University of Windsor, partners receive funding to fight microplastics

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A team of scientists led by a researcher at the University of Windsor has received $ 1 million in funding to tackle microplastic pollution.

A key to the research, aimed at developing new tools to test, analyze and track the pollutant in Ontario, will be to determine where it all comes from.

“Canadian and international concerns are growing about the risks associated with the ubiquity, accumulation and potential for ingestion of microplastics, especially now that they are found in such remote environments, far from any obvious source. Said project coordinator Jill Crossman, professor in the School of the Environment at the University of Windsor. “To get a clear idea of ​​where microplastics are going, we will be tracking and testing what proportion of microplastics are in the atmosphere, in watersheds and in the soil in remote, rural and urban areas of Ontario.

Microplastics are tiny fragments of plastic with a virtually endless list of possible sources, from industrial operations and fishing nets to cosmetics and water bottles.

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The team received nearly $ 1 million as part of the Plastics Science for a Cleaner Future program. The program is funded by the Natural Sciences and Engineering Research Council and Environment and Climate Change Canada.

To help reduce the international pollution crisis, Crossman said researchers must unravel the mystery of where microplastics come from and how they travel.

“There are serious knowledge gaps that limit our ability to track plastics already in the environment and these gaps remain a major obstacle to effective policy implementation,” she said.

The team will visit industrial, agricultural and urban sites throughout the year to identify sources and pathways.

Members of the University of Windsor on the project include Crossman, Scott Mundle, Bulent Mutus, James Gauld and Simon Rondeau-Gagné.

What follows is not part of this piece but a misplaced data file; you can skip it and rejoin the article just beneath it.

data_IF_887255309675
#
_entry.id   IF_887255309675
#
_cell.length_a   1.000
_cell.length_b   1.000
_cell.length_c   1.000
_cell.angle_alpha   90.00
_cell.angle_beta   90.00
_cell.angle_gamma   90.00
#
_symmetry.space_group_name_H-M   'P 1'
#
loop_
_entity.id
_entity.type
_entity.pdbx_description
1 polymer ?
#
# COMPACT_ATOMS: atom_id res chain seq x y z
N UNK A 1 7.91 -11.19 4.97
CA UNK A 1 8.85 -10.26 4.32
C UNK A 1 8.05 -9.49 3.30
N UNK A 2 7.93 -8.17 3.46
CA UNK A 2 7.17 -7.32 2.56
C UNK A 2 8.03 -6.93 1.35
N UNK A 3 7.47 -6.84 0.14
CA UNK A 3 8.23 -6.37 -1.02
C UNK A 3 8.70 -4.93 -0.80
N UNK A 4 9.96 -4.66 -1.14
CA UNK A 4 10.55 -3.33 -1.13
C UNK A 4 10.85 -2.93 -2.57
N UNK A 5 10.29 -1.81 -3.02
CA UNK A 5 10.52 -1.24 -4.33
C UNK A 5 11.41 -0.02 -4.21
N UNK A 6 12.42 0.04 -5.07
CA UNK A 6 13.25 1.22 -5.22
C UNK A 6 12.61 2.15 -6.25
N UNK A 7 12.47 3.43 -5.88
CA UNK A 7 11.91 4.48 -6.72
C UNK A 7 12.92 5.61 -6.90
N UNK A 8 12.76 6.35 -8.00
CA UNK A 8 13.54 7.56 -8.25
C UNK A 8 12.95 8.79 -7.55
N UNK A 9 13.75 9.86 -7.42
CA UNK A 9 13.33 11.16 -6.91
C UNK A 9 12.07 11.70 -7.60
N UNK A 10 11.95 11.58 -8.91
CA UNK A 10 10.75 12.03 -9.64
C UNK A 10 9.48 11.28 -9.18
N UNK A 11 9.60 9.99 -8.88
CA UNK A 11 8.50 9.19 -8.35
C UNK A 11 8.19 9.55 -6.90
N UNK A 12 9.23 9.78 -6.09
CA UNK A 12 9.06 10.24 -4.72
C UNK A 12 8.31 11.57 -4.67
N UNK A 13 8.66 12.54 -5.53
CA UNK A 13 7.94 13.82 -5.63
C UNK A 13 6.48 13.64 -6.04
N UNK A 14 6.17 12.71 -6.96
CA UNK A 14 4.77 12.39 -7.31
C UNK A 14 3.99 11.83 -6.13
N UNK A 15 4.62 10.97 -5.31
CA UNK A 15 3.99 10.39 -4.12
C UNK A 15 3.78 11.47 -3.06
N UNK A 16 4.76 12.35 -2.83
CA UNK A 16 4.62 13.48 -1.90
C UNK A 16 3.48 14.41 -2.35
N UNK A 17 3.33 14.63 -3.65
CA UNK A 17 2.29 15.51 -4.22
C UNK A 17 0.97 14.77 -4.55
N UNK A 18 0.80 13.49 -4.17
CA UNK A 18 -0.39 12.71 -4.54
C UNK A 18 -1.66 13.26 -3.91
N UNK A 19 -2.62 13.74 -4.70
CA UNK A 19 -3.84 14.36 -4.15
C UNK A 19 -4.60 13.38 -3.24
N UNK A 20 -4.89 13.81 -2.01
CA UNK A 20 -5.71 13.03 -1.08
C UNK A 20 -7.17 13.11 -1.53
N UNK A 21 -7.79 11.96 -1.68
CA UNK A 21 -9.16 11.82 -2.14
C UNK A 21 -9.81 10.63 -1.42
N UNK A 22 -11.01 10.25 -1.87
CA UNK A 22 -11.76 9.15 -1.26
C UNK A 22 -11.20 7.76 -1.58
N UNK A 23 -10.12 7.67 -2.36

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The team also includes researchers from the University of Toronto, Trent University, Western University, Wilson Analytical, Environment Canada, the Ontario Ministry of the Environment and the Toronto Region. Conservation Authority.

With federal and municipal stakeholders on board, the knowledge gained from the program can be applied to support microplastics mitigation policies across Canada, the University of Windsor said.

Mutus, Rondeau-Gagné and Gauld, from the Department of Chemistry and Biochemistry, will develop new tools for the analysis of high-resolution samples. Mutus will also lead the development of new real-time sensors.

Mundle, a professor at the School of the Environment and a researcher at the Great Lakes Institute for Environmental Research, is working to develop new ways of finding the source of pollutants using mass spectrometry. It is the process of vaporizing a sample to analyze its molecular composition.

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The technique will help researchers find unique signatures for chemicals based on their source, which are identifiable as they move through the environment. This will provide a ‘fingerprint’ for the plastics, allowing the team to determine where the plastics came from and how they were transported.

The study also includes the creation of an open access data portal to facilitate future research.

“The field of microplastics analysis is relatively new, so in addition to the lack of data, there is a lack of consistent approaches to analysis, which so far has limited our ability to compare results between studies, ”Crossman said. “This program fills those gaps.

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